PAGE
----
The modeling should be no extra work at all. Regarding impatience: there’s always a tradeoff, in that you can make quicker decisions if you’re more ok with those decisions being wrong. I recommend that you work with the stakeholders to estimate the costs and benefits of various decision options, along with the costs of gathering the experimental data in the first place. If you’re in a setting where there’s not a big cost to making the wrong decision, then there’s no need for stakeholders to be impatient: they can make decisions based on a small amount of data and then just change their decisions later as necessary as more data come in.

      • Wicaksono Wijono says:

        Right, the modeling itself isn’t much more extra work, and I’d be happy to do it. I often spent a lot of time making the experiment design as efficient as possible to save other resources. The resources I’m concerned about are man-hours of other people. Cobbling up different versions of a webpage is a lot of extra work.

        The second part hints towards setting a prior for low-stakes decisions, and open up the possibility of changing the decision as more data pours in and we update the posterior. What is a good way to select a prior in this case? An uninformative prior is obviously bad as the posterior will fluctuate a lot. But setting a moderately strong prior at 0 leans towards inaction, while setting the prior at a positive effect might result in a long time until we realize the effect is actually negative.

        • Andrew says:

          Wicaksono:

          I actually suspect that the more important thing is not the prior but rather the assumptions about costs and benefits. But, to the extent the prior is a concern, I’d imagine that some zero-centered distribution makes sense. There’s no reason this would “lean toward inaction”: that would depend on costs and benefits. If the potential benefits of action are high, it can make sense to act even if there is a high probability that you’re acting in the wrong direction. This also points to the sequential nature of the problem: these are not permanent decisions being made, and it can make sense to decide and then re-evaluate as more information comes in.

          • Wicaksono Wijono says:

            Suppose we want to make a decision as quickly as possible, so we do 50/50 split on control vs treatment. Once we make a decision, say the users prefer the change, then we want to reap the benefits and do 0/100. But to keep data flowing in, we will have to do something less drastic, say 10/90. Once a decision is made, it will take much longer to collect data to correct it if it turns out to be the wrong decision. But on the other hand, if the treatment really is beneficial, we don’t want to “permanently” lose 10% of that gain, so eventually we will have to stop collecting additional data.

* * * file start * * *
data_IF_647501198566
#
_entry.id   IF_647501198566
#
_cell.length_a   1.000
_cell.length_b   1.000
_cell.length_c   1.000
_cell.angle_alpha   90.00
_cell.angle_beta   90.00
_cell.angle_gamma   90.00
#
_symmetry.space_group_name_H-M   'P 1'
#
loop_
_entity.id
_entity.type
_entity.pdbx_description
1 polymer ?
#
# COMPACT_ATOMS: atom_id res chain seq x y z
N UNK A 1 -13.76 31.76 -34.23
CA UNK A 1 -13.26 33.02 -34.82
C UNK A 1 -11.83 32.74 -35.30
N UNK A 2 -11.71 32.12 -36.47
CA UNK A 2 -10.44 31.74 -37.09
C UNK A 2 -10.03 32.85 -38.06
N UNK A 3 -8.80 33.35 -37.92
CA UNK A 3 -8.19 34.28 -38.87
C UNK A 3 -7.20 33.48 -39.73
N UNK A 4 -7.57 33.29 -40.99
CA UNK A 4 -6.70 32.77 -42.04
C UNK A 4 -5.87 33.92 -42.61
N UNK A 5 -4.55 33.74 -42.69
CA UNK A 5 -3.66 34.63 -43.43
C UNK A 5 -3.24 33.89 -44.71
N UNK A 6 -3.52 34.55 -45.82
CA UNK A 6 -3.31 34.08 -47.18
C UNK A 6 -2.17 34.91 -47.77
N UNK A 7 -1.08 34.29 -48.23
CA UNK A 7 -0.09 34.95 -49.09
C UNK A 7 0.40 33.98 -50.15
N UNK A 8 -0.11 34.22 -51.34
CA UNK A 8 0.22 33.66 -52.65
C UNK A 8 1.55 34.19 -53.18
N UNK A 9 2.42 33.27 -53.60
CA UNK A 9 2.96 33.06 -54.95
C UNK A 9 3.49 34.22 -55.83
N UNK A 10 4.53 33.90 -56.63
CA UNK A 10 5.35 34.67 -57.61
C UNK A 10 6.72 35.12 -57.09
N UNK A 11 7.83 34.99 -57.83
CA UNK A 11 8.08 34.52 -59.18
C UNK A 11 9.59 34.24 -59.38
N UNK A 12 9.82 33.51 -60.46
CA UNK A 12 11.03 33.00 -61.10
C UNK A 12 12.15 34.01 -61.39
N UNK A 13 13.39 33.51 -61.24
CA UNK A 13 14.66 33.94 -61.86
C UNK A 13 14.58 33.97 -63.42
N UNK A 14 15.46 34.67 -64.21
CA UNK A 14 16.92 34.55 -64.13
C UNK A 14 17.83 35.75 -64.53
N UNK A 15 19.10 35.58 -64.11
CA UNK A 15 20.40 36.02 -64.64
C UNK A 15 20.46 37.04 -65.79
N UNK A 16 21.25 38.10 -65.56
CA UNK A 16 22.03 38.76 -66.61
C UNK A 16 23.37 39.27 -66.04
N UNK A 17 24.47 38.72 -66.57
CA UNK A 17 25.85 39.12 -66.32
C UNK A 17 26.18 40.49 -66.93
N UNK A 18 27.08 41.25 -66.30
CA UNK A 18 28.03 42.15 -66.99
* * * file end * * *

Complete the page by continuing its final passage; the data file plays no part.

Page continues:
If we set a prior centered at 0, the stronger it is, the longer it will take for us to be more certain in a decision. And we might not want to make the decision so hastily, because once we make the decision it affects our future ability to correct it. So it exhibits “semi-permanence”, if you will. In this way, a strong 0 prior leans towards inaction.

            It sounds like Bayesian bandits can solve the problem, but in reality it can be difficult to implement.

            • Andrew says:

              Wicaksono:

              Thanks for following up. Yes, you’re talking about the exploration/expectation tradeoff. One way to address this is to do it in stages: first conduct the experiment and gather preliminary inference, then gather more data in a production-style setting, then switch to the full decision but occasionally run experiments to check alternatives. I agree it can be difficult to implement. One problem I have with the so-called bandit literature is that the problem is typically set up assuming stationary, unchanging effects and with the goal of making a permanent decision. It would make more sense to me to recognize time variation and tradeoffs, and both these aspects of the problem point toward returning to the decision problem later on: this makes sense given that effects are context dependent and can change, and it also takes some of the pressure off the earlier decision process, which should allow people to make decisions sooner without requiring an attitude of approximate certainty.

              • Nat says:

                Hey I commented about exploration/exploitation tradeoff yesterday (see below about EGO)! I don’t know what a Bayesian bandit is (are?) though…

                In my opinion, the time dimension of the data is a bit of a red-herring. Nobody instantaneously collects all the data and finalizes a design. However, I assumed the website design will be essentially static once design decisions are made. Later you can redesign if you want. The design is changing over time and therefore the response is changing over time, but I am not sure if the response to a fixed design is changing over time…

              • Andrew says:

                Nat:

                The point of the time dimension is that the treatment effect is not fixed in stone; it depends on who’s looking at the website, what else they’ve been looking at, etc. Effects will change over time for all sorts of reason. Effects depend on context. Just speaking generally, there’s no point in trying to get extreme precision or certainty about the effect.

              • Nat says:

                Andrew:

                My point was that we might be able to obtain a reasonable solution to this design problem by making the simplifying assumption that the website design is fixed and the response to a fixed design is stationary.

                I did not mean that we should assume that the response is fixed in stone or that we want extreme precision. Obviously, there is variation in the response. However, I don’t see the benefit to partitioning the variation according to observation time in this case. I would lump any variation over time into a stationary error term.

  8. Nat says:

    Is it helpful to approach this problem from an optimization perspective? For example, in engineering design the Efficient Global Optimization (EGO) method is popular for design optimization when function evaluations (i.e., evaluating performance of different website designs) is severely limited by time or cost.